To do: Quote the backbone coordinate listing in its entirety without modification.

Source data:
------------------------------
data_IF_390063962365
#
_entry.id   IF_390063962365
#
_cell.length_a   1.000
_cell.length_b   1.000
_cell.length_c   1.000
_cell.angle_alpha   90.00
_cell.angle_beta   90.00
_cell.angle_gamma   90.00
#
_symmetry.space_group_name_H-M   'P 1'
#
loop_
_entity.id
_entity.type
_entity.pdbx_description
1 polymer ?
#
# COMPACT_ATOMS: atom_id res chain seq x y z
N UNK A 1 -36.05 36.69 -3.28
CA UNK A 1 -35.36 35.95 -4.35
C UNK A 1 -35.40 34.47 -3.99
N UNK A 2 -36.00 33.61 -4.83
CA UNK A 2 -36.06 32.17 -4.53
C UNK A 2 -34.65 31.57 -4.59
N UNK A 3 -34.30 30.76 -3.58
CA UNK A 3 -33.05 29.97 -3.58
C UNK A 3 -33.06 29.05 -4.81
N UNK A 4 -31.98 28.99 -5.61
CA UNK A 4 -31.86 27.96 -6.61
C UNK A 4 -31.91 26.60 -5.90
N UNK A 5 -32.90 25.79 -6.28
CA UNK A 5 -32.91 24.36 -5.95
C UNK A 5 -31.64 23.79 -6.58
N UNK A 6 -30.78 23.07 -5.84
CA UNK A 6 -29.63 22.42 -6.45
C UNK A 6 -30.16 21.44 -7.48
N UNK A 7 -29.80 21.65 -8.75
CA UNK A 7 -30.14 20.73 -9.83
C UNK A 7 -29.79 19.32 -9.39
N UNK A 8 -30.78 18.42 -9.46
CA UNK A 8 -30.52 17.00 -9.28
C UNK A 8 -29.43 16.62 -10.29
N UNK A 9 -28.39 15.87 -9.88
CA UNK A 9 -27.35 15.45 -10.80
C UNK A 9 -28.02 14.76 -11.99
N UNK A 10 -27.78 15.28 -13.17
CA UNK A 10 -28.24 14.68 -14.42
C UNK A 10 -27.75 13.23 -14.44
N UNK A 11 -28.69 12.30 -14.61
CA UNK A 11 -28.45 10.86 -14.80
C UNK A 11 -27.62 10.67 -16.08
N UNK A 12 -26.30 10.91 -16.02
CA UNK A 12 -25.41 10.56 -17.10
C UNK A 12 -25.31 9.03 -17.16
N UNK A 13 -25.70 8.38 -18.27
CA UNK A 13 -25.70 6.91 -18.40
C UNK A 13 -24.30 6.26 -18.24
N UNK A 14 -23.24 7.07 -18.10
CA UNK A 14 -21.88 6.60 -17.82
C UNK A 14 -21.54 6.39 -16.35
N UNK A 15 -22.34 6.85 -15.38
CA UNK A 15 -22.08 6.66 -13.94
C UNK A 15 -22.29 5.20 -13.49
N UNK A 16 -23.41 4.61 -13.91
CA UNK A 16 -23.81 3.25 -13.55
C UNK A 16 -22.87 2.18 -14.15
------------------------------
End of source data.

data_IF_390063962365
#
_entry.id   IF_390063962365
#
_cell.length_a   1.000
_cell.length_b   1.000
_cell.length_c   1.000
_cell.angle_alpha   90.00
_cell.angle_beta   90.00
_cell.angle_gamma   90.00
#
_symmetry.space_group_name_H-M   'P 1'
#
loop_
_entity.id
_entity.type
_entity.pdbx_description
1 polymer ?
#
# COMPACT_ATOMS: atom_id res chain seq x y z
N UNK A 1 -36.05 36.69 -3.28
CA UNK A 1 -35.36 35.95 -4.35
C UNK A 1 -35.40 34.47 -3.99
N UNK A 2 -36.00 33.61 -4.83
CA UNK A 2 -36.06 32.17 -4.53
C UNK A 2 -34.65 31.57 -4.59
N UNK A 3 -34.30 30.76 -3.58
CA UNK A 3 -33.05 29.97 -3.58
C UNK A 3 -33.06 29.05 -4.81
N UNK A 4 -31.98 28.99 -5.61
CA UNK A 4 -31.86 27.96 -6.61
C UNK A 4 -31.91 26.60 -5.90
N UNK A 5 -32.90 25.79 -6.28
CA UNK A 5 -32.91 24.36 -5.95
C UNK A 5 -31.64 23.79 -6.58
N UNK A 6 -30.78 23.07 -5.84
CA UNK A 6 -29.63 22.42 -6.45
C UNK A 6 -30.16 21.44 -7.48
N UNK A 7 -29.80 21.65 -8.75
CA UNK A 7 -30.14 20.73 -9.83
C UNK A 7 -29.79 19.32 -9.39
N UNK A 8 -30.78 18.42 -9.46
CA UNK A 8 -30.52 17.00 -9.28
C UNK A 8 -29.43 16.62 -10.29
N UNK A 9 -28.39 15.87 -9.88
CA UNK A 9 -27.35 15.45 -10.80
C UNK A 9 -28.02 14.76 -11.99
N UNK A 10 -27.78 15.28 -13.17
CA UNK A 10 -28.24 14.68 -14.42
C UNK A 10 -27.75 13.23 -14.44
N UNK A 11 -28.69 12.30 -14.61
CA UNK A 11 -28.45 10.86 -14.80
C UNK A 11 -27.62 10.67 -16.08
N UNK A 12 -26.30 10.91 -16.02
CA UNK A 12 -25.41 10.56 -17.10
C UNK A 12 -25.31 9.03 -17.16
N UNK A 13 -25.70 8.38 -18.27
CA UNK A 13 -25.70 6.91 -18.40
C UNK A 13 -24.30 6.26 -18.24
N UNK A 14 -23.24 7.07 -18.10
CA UNK A 14 -21.88 6.60 -17.82
C UNK A 14 -21.54 6.39 -16.35
N UNK A 15 -22.34 6.85 -15.38
CA UNK A 15 -22.08 6.66 -13.94
C UNK A 15 -22.29 5.20 -13.49
N UNK A 16 -23.41 4.61 -13.91
CA UNK A 16 -23.81 3.25 -13.55
C UNK A 16 -22.87 2.18 -14.15